Thu

Dec

811:01

Myth of EU “welfare tourists” dispelled in new report

 
Since 2002, EU migrants have contributed far more in taxes than they have withdrawn in welfare – In 2013, each EU migrant generated a 21,205 kroner a surplus

“We cannot have a grasshopper model, where some grasshoppers – in this case the Eastern Europeans – jump into the field, suck all energy out of it and them jump on to the next field.”

So said MP Brian Mikkelsen from the Conservative People’s Party (Konservative) in July 2013. The comment followed research showed that the number of EU migrants receiving Danish children benefits had doubled over the previous four years.

Back then the numbers sparked a tense debate about the so-called “benefit tourists” – immigrants who came to Denmark for the sole purpose of receiving welfare.

READ MORE: To fight populism the EU has one option: reform or die

But new research suggests that EU migrant workers generate a surplus for the Danish state – and always have. According to The Danish National Centre for Social Research (SFI), since 2002 EU migrants have generated a net surplus for the state, meaning that their tax payments overwhelm what they have withdrawn through education, health and so on.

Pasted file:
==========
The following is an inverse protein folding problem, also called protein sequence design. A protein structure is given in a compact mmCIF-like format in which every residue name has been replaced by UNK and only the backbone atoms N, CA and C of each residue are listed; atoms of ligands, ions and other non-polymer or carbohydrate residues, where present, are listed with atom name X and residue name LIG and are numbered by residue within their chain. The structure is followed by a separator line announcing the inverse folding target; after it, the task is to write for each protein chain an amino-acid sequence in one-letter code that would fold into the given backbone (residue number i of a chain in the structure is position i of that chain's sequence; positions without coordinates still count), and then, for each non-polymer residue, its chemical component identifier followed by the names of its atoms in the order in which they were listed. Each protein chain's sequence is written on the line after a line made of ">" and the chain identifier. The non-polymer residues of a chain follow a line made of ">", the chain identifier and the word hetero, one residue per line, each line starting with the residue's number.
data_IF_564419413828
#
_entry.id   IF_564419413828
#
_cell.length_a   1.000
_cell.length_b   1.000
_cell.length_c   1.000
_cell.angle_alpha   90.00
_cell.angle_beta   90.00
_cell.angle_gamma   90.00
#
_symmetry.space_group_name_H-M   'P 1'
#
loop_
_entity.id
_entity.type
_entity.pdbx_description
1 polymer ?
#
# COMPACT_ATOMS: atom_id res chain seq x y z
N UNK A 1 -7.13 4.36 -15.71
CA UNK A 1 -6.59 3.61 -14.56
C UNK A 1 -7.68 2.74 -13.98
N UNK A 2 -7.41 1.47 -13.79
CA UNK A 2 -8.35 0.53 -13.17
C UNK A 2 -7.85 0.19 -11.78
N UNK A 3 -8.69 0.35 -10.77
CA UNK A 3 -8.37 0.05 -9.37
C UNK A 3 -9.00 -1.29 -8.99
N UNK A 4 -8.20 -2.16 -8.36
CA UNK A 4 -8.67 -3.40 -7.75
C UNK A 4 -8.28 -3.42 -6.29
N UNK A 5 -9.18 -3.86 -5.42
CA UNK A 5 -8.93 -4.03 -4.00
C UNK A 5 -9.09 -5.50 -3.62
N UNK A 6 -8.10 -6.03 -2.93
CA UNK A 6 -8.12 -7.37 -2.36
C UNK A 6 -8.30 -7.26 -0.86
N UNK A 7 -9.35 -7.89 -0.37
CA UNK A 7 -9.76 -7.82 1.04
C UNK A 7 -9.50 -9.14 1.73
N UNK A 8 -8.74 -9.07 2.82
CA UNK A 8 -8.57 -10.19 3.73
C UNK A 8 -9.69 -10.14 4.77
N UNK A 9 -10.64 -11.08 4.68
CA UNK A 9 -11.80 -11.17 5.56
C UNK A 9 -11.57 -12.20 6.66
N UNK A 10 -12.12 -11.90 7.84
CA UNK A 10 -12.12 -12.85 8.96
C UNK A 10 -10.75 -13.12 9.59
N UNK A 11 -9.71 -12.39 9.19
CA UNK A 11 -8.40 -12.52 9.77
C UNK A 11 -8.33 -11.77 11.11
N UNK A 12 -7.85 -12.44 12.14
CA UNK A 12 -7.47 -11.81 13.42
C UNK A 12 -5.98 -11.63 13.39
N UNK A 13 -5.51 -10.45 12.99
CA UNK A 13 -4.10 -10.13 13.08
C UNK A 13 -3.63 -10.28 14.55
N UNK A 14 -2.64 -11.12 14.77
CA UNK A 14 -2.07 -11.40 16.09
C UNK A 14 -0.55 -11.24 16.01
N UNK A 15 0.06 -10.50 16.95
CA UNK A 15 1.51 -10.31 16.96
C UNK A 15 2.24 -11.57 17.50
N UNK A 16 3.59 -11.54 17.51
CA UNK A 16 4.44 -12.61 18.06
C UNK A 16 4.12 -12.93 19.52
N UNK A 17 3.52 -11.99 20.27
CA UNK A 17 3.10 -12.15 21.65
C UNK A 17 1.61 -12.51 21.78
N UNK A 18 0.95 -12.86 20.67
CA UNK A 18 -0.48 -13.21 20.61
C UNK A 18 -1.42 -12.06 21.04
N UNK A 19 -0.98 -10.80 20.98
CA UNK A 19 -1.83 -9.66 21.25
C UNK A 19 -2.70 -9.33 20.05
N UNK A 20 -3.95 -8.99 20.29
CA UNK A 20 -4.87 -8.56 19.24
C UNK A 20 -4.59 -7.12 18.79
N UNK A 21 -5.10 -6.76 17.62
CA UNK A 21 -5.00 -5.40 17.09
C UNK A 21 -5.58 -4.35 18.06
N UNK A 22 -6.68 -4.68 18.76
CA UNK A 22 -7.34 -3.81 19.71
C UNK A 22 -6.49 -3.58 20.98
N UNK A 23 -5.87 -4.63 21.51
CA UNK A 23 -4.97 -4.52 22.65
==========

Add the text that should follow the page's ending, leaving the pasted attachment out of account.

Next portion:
In 2015, the most recent year where numbers are available, European workers each contributed 21,205 kroner each to state finances.

“ EU immigrants made a significant positive net contribution to the Danish welfare state,” state SFI. “Not only have EU citizens paid their way through the welfare system. They have also made a considerable contribution to its fiscal sustainability.”

READ MORE: Unemployed migrants challenge Danish tolerance

Despite their positive contribution to the Danish economy, labour minister Troels Lund Poulsen of the Liberal Party (Venstre), still believes it is necessary to limit other EU nationals’ access to Danish welfare benefits.

“I don’t believe we should erode the Danish welfare model so Danish welfare benefits will be handed out to anyone who comes here and work an very lenient basis. There must be a difference,” he told Politiken newspaper.

 

 

News

By Jon David Finsen

Born and raised in Copenhagen, Jon holds an M.A. in journalism from Aarhus University.

Facebook comments